to popular belief, The Cherokee Outlet and The Cherokee Strip are not one and
the same. Here is the explanation according to Kansas and Oklahoma history.
Cherokee Outlet, lying just south of and adjacent to the Kansas/Oklahoma border,
was a 60-mile-wide strip of land extending from the 96th meridian to the 100th
meridian, the eastern border of the Texas/Oklahoma border. The tract of land contained
7 million acres and was traded to the Cherokee Indian Nation for land in the state
of Georgia in a treaty signed in 1836.
Called "The Outlet" because it allowed
the tribes "a perpetual outlet, for free and unmolested use to the Rocky Mountain
hunting grounds." Although not included in the treaty, the Oklahoma Panhandle,
(No Man's Land) had to be included in The Outlet or access would be blocked to
This made the Outlet actually extend from the 96th to the 103rd
meridian - 60 miles wide. Known as Indian Lands it was sought to be leased
for grazing by the big ranchers.
In March 1889, the government announced
some Indian Lands might be opened for settlement. In February 1890 the government
ordered all cattle removed from Indian Lands. On Sept. 16, 1893, a land run was
conducted for 6,388,562 acres of land all held in the Cherokee Outlet and the
outlet for Indian hunting was no more.
Cherokee Strip lay adjacent to the Kansas/Oklahoma border, just north of The
Cherokee Outlet but was not included in the outlet lands. It was actually a disputed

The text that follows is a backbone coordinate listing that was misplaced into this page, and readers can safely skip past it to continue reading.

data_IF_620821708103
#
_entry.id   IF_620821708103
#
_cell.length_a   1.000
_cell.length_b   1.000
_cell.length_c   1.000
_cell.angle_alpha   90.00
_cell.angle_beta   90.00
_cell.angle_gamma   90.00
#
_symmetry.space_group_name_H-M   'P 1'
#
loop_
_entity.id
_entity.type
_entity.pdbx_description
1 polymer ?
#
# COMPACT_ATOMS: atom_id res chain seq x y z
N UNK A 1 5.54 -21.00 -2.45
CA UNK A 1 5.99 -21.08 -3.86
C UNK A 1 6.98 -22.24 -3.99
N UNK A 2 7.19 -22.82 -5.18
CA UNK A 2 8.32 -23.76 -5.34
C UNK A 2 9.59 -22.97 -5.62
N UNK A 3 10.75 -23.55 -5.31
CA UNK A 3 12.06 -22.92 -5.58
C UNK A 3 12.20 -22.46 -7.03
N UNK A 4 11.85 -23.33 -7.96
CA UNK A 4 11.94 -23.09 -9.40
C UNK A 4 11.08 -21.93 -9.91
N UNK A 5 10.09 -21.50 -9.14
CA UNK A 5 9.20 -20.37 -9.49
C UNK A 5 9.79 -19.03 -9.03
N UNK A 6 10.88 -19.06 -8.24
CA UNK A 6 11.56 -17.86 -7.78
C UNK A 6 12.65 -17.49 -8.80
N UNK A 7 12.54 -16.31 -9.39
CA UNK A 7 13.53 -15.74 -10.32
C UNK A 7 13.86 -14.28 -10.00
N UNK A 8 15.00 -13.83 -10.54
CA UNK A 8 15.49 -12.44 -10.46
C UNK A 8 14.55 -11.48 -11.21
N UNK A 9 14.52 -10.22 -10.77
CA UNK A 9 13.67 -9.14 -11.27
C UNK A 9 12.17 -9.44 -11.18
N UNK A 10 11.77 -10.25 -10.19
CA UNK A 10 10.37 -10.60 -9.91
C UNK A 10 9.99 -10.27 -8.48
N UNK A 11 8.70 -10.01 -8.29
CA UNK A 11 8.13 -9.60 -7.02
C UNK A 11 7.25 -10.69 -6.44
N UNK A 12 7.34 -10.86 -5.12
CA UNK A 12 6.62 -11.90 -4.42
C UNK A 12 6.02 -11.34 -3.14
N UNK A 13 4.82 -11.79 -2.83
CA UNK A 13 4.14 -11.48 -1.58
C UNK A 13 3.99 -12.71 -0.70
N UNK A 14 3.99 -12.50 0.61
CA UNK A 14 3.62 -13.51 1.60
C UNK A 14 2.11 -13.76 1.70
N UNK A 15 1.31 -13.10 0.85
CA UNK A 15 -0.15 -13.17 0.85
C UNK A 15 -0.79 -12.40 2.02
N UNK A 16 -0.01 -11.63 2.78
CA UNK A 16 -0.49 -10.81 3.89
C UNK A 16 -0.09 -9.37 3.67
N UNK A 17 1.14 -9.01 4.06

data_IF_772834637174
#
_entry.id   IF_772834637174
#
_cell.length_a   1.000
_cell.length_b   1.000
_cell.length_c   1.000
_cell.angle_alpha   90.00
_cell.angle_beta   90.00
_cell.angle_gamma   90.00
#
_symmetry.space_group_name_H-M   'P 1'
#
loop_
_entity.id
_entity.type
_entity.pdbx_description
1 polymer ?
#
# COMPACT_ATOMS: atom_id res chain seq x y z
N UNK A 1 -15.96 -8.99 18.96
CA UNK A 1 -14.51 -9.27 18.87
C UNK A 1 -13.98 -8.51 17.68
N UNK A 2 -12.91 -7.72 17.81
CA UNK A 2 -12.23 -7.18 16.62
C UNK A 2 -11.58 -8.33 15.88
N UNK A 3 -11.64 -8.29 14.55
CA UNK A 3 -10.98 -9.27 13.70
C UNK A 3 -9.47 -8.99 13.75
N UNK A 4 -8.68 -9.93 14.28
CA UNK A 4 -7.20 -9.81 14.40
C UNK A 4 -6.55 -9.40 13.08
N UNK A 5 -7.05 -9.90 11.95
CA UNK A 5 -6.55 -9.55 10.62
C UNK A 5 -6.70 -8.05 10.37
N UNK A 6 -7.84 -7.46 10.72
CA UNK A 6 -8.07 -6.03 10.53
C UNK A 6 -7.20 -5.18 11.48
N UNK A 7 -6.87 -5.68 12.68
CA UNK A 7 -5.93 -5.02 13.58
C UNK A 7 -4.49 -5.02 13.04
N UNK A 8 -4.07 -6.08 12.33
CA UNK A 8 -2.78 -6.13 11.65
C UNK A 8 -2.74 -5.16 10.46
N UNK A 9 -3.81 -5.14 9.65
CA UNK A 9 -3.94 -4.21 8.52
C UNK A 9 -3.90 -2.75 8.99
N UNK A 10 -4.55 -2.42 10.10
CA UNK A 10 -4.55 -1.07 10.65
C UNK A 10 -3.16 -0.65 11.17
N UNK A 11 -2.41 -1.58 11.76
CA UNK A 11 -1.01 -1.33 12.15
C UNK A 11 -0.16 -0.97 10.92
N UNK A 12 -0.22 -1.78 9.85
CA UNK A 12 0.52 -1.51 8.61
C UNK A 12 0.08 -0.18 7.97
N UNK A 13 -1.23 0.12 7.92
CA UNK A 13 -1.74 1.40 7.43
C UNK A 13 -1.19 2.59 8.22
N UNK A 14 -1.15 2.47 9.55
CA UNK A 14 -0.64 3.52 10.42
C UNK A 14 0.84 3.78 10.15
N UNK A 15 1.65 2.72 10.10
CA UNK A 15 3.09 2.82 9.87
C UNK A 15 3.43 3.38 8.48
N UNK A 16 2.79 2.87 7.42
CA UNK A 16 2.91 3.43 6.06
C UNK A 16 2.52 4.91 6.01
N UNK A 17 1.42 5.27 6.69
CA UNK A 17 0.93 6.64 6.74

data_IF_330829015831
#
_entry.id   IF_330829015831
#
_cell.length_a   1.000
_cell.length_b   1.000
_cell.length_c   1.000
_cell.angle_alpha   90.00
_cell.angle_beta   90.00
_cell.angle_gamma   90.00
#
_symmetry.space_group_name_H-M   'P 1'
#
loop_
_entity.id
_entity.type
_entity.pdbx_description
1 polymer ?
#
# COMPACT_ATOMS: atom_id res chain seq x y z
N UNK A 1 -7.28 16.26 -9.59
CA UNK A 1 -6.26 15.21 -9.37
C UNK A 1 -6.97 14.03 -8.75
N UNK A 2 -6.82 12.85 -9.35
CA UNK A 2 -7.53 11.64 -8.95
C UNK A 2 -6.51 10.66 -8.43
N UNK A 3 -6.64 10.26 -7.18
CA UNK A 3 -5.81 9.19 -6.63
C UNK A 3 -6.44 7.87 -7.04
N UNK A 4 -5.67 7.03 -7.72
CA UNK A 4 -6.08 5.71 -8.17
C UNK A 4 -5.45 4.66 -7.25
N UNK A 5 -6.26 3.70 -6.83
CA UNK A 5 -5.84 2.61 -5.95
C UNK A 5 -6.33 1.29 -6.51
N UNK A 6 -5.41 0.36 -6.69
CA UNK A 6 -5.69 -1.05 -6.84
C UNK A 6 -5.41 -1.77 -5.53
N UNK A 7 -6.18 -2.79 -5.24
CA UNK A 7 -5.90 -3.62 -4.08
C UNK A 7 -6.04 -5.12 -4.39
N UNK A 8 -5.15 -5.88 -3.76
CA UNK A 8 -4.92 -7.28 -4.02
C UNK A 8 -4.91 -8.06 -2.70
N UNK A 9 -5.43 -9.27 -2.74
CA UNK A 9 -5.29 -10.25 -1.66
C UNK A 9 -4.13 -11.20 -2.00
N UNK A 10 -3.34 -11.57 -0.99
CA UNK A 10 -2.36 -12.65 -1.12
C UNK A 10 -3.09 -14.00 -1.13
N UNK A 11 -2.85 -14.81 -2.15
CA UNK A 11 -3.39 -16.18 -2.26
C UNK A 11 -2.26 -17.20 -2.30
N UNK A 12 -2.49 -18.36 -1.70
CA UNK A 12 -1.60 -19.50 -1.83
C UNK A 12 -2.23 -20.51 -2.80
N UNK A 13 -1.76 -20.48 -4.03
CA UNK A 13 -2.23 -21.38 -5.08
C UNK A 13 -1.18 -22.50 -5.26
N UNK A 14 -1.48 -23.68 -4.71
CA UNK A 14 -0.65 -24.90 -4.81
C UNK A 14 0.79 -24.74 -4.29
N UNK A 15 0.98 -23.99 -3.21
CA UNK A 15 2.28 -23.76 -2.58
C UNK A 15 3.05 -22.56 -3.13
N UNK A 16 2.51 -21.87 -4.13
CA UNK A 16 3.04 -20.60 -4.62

survey mistake made in the 1836 Treaty setting the border some 4.46 miles north
of true course. The disputed survey ran from the Neosho River west to the 100th
meridian and contained 424,679 acres. This land was offered for sale to the public
from 1866 to 1879 with all proceeds placed in the accounts of The Cherokee Nation,
according to treaty agreements.
Like all government "free-give-away-programs,"
there were restrictions and requirements that had be met in order to receive legal
title. For example, the Kansas Homestead Application required name, date, legal
description of land applied for plus a cost of $13.99 cash payment. With cash
paid and application signed other requirements had be met.
First the applicant
must reside "on" and cultivate at least 10 acres for five years. If the land was
abandoned for more than a six-month period the application was subject to forfeiture.
After three years and two years before the end of the application period, positive
proof of living on and cultivation had to be shown or his application would be
canceled. If he paid in full, showed proof of settlement and cultivation any time
before the five-year period is up, he could receive the final title.
spite of every conceivable contrivance to get around these requirements, outright
lies and sworn testaments, forfeiture, imposters, claims of marriage, death, etc.,
the land was eventually settled and legal title gained. Some title documents read
like an Old West fiction novel.
"It's All Trew"
Delbert Trew is a freelance writer and retired rancher. He can
be reached at 806-779-3164, by mail at Box A, Alanreed, TX 79002, or by e-mail
at firstname.lastname@example.org. For books see DelbertTrew.com. His column appears